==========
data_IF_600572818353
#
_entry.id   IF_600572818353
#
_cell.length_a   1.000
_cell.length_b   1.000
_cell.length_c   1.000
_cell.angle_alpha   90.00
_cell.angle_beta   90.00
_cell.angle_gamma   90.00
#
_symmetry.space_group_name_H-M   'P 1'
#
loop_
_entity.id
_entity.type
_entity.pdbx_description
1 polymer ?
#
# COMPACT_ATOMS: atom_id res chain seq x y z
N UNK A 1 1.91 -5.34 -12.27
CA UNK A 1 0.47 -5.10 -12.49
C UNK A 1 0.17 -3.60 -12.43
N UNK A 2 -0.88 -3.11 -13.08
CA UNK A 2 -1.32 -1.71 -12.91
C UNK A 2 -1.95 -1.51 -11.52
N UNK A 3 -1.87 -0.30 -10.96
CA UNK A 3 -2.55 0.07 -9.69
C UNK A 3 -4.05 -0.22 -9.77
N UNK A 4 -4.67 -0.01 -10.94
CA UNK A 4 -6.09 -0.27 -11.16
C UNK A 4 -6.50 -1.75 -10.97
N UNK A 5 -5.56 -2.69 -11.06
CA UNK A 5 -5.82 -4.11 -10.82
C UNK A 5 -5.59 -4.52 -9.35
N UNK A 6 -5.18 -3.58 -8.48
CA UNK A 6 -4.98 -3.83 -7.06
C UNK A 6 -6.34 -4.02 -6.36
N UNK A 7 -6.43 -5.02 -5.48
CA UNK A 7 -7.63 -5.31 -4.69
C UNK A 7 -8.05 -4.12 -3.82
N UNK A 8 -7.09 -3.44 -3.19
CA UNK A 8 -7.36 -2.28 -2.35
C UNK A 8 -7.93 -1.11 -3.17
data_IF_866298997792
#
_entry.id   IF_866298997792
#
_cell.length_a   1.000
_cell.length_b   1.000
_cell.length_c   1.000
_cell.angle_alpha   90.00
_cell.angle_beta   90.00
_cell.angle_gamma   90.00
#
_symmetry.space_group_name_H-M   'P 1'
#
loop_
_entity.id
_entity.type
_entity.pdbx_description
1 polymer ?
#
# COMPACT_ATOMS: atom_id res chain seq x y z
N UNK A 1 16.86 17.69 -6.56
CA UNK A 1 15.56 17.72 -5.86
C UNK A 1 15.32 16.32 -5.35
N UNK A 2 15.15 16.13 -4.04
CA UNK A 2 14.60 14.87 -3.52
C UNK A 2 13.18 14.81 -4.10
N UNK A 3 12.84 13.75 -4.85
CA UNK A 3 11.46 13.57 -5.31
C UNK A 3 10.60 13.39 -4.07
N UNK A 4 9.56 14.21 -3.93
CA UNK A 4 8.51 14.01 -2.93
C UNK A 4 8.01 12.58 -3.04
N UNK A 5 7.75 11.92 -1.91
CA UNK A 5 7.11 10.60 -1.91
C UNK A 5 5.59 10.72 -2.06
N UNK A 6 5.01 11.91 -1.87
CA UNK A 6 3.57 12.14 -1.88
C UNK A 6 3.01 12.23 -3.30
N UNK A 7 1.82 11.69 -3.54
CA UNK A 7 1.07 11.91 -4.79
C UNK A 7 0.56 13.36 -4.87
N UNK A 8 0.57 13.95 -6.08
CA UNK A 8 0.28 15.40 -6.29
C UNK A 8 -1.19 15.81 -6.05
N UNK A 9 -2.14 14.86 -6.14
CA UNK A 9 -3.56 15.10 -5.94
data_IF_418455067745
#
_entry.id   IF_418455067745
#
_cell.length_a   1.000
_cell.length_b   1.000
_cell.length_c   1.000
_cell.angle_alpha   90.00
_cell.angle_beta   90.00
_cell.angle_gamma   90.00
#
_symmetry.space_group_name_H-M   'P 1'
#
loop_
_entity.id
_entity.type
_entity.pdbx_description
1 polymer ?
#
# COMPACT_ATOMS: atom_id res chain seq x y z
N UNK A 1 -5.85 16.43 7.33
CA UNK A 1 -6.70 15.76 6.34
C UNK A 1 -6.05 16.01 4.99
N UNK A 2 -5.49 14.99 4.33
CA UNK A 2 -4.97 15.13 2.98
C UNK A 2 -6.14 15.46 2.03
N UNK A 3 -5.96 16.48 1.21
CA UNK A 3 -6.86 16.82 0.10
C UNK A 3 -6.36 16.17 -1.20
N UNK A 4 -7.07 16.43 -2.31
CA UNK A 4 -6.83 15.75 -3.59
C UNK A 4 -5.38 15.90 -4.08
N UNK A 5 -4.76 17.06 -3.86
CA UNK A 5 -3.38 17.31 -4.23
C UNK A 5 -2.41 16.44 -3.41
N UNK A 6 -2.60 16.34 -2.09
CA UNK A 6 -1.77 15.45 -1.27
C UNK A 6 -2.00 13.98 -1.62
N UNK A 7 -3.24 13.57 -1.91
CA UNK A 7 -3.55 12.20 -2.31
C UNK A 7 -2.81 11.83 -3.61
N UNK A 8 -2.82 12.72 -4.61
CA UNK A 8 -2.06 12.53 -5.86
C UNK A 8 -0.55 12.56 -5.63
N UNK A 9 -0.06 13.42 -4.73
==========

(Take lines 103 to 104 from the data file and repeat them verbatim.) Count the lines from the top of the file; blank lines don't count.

#
loop_